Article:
• By Dartington SRU
  • Posted on Tuesday 22nd September, 2009

Bang for buck studies too often miss the mark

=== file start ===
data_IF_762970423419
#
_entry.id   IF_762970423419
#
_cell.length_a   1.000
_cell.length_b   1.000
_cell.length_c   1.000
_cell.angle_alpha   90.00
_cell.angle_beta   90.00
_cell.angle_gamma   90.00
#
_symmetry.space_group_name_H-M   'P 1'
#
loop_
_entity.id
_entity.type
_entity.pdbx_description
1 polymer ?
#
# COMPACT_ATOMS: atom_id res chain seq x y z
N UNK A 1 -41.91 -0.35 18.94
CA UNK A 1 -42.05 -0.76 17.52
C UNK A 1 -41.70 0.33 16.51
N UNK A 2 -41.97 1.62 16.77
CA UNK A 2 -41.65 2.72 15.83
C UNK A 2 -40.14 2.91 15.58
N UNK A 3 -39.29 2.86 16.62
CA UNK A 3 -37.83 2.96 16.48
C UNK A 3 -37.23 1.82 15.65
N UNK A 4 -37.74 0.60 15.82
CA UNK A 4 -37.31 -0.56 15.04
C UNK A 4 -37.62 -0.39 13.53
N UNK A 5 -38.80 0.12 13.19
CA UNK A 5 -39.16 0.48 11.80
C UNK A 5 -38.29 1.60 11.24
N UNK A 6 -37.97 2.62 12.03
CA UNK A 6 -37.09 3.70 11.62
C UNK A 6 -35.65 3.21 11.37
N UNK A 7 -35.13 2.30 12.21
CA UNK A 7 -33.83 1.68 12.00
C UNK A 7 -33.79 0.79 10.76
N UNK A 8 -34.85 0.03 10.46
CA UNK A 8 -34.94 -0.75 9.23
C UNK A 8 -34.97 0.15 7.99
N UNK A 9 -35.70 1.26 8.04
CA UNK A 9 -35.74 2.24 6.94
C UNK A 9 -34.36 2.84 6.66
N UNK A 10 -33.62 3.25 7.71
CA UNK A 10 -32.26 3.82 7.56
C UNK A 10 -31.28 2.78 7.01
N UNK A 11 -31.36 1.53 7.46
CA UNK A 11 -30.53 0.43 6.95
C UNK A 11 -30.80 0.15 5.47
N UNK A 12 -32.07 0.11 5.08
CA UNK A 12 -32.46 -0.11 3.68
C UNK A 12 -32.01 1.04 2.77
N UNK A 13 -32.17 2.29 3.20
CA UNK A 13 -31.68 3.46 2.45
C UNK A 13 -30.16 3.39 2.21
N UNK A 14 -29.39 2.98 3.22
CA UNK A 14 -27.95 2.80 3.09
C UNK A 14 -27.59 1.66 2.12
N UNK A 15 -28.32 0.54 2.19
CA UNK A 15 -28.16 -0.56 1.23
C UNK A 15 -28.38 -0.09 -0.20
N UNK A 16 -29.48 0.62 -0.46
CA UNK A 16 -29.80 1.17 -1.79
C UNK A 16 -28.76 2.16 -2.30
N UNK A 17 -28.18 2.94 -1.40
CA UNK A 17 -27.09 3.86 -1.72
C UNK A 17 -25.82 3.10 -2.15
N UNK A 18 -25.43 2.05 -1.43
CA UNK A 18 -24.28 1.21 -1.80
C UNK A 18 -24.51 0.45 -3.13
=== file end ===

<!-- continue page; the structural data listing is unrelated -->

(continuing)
It is fast becoming the accepted wisdom that in order to make more skillful decisions about the value of social interventions, policy makers need better information about the financial implications of programs and policies.An overview of research carried out by the Campbell Collaboration, the acknowledged masters of the systematic review, has found that the majority of such studies do indeed talk about costs and cost benefits, but the economic components have in the main been insubstantial and methodologically weak.In an article published in the journal Evidence & Policy, Ian Shemilt and Miranda Mugford report that nearly three quarters of Campbell Collaboration reviews published in the past decade commented on economic perspectives, but only a quarter incorporated actual evidence from primary studies.Of the 31 reviews published between 2000 and 2008 they examined, one third got to grips with the issue of cost-effectiveness. A quarter calculated current levels of expenditure in the policy area at which the program was targeted, and a similar proportion took into account the economic burden of the social issue under consideration. A quarter of the reviews considered the resources - in terms of manpower, materials and organization - that would be necessary to put the program into action, and a fifth focused on the potential resource consequences – for instance, by asking whether a preventive program for juvenile offenders actually reduced the need for prison space.The Campbell Collaboration was set up to help people make informed decisions about social programs and policies by creating a world library of systematic reviews of the available evidence in education, crime and social welfare. Ian Shemilt and Miranda Mugford at the University of East Anglia, UK  are part of the Campbell Collaboration’s Economic Methods Group. As they explain, the Collaboration’s mission, first and foremost, is to establish a picture of “what works” in terms of the balance between the beneficial and harmful effects of social interventions. They hope to encourage decision-making based on evidence that is less biased and more statistically powerful than anything likely to be obtained from the evidence of a single study. However, policy makers operating in a context of limited resources and now entering a period of harsh restraint need to consider not only the balance of benefits and harm but also investment and return. Economic data will indicate that one program produces better results for the same money, or even for less money than another. And from an economic point of view, programs which may not be the best of the bunch in terms of their outcome performance can nevertheless be viewed favorably, if they achieve moderate success at an acceptable price.Despite addressing some of these economic issues and in certain cases providing evidence on them, the Campbell Collaborations reviews had many shortcomings. “They fail to meet important quality criteria for methods recommended for reviews of economics studies,” say the authors. There were also flaws in the way economic information was presented. It was not described consistently and was often distributed across different sections of reviews. Shemilt and Mugford are working on a systematic framework for collecting and analyzing the available data on intervention characteristics and resources as part of the systematic review process.They were also critical of what until recently has been the North American focus of many of the Campbell reviews. “Given the intended international audience of end users, it would be preferable if they were relevant to a range of jurisdictions and settings, including low- and middle-income countries where possible,” they argue.  In laying out the case for the inclusion of economic data in systematic reviews, the authors warn against taking this type of evidence at face value. They counsel the careful critical appraisal of evidence on cost-effectiveness. The routine randomized controlled trial of cost benefit predictions has yet to arrive in the land of prevention science, but it is a sign of the times that the University of East Anglia Institute of Health and Social Sciences Research where Shemilt and Mugford are based has just launched an MSc in Health Economics. The University Health Economics Group’s portfolio includes a role in a European study of the socio-economic impact of food allergy and the economics of chronic pain.See: Shemilt I and Mugford M (2009), “Including economic perspectives and evidence in Campbell reviews to inform policy and practice: a critical review of current approaches”, Evidence and Policy, 5, 3, pp 229-46.

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